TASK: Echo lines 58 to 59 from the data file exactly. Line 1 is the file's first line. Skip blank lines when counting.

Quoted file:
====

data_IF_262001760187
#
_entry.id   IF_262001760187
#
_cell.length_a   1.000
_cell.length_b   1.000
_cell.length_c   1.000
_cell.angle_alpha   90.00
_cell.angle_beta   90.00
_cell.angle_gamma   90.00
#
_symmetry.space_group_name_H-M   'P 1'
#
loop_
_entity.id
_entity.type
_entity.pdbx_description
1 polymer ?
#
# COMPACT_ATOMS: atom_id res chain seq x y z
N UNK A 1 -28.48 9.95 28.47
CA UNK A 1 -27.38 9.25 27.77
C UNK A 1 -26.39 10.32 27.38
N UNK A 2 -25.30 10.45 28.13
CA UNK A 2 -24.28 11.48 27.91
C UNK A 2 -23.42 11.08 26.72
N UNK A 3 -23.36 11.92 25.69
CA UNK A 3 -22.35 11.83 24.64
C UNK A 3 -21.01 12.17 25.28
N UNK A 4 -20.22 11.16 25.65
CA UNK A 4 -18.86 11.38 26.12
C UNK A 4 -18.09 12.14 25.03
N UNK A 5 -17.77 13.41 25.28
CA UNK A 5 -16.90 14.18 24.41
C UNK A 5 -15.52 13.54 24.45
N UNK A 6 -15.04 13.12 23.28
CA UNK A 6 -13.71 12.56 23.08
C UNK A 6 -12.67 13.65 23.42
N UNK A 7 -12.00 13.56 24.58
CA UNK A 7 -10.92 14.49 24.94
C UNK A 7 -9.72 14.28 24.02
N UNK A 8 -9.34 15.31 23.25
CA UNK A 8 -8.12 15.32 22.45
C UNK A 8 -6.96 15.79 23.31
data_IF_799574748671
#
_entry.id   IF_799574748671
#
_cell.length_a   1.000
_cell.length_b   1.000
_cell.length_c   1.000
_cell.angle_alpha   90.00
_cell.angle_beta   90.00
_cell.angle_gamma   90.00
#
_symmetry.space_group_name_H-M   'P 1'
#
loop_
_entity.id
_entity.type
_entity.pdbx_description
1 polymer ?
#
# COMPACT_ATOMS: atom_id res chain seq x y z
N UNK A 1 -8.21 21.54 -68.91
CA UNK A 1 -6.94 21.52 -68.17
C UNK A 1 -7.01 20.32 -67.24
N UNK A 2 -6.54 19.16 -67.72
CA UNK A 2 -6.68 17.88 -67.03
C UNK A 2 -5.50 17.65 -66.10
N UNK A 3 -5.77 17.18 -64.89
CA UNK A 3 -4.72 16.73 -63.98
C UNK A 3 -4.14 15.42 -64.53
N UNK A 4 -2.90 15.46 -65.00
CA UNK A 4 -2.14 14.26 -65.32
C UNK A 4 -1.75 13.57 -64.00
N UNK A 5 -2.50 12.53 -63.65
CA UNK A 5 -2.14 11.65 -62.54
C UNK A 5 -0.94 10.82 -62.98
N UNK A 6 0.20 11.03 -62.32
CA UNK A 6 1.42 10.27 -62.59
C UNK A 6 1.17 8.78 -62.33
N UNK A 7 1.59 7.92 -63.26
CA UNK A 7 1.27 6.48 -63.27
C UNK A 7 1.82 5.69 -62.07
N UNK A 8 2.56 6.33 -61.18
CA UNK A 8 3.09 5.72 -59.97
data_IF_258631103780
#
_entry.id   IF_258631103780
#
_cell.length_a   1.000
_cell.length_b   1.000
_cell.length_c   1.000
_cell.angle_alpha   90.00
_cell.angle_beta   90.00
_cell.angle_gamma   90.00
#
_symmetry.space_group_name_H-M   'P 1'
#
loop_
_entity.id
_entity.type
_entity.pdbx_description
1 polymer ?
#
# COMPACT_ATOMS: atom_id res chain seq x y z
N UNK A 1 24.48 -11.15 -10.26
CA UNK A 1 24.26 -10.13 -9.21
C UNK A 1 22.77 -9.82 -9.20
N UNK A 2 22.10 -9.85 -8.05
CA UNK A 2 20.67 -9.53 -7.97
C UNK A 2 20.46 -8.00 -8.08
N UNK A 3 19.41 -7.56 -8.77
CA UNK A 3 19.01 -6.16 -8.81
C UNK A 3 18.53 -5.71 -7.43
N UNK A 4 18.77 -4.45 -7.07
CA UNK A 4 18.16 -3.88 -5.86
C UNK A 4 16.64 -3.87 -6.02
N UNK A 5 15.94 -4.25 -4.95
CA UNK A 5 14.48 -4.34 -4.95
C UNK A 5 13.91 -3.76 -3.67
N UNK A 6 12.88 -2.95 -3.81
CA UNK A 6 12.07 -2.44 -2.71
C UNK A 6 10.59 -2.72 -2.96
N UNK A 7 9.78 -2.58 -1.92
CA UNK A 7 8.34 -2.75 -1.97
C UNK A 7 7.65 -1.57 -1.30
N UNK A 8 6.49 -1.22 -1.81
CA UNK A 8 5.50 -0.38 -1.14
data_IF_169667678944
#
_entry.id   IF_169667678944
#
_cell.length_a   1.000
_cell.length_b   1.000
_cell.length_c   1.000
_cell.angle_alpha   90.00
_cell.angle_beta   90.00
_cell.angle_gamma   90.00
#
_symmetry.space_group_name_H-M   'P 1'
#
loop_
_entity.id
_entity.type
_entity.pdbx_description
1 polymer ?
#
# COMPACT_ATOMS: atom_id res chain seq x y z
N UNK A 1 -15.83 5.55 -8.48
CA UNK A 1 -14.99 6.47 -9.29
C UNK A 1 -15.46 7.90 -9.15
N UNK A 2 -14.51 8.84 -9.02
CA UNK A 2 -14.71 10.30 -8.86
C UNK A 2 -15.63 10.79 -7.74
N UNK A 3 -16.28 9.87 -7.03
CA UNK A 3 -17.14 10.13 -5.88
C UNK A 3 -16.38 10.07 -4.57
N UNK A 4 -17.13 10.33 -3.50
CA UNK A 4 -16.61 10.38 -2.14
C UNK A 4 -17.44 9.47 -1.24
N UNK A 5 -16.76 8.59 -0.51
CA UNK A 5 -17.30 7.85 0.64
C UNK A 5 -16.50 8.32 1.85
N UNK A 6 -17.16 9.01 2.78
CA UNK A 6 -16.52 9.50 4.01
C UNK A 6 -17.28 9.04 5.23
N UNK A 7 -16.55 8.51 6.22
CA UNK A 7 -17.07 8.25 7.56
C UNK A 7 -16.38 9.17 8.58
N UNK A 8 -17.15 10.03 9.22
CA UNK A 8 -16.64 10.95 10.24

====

loop_
_entity.id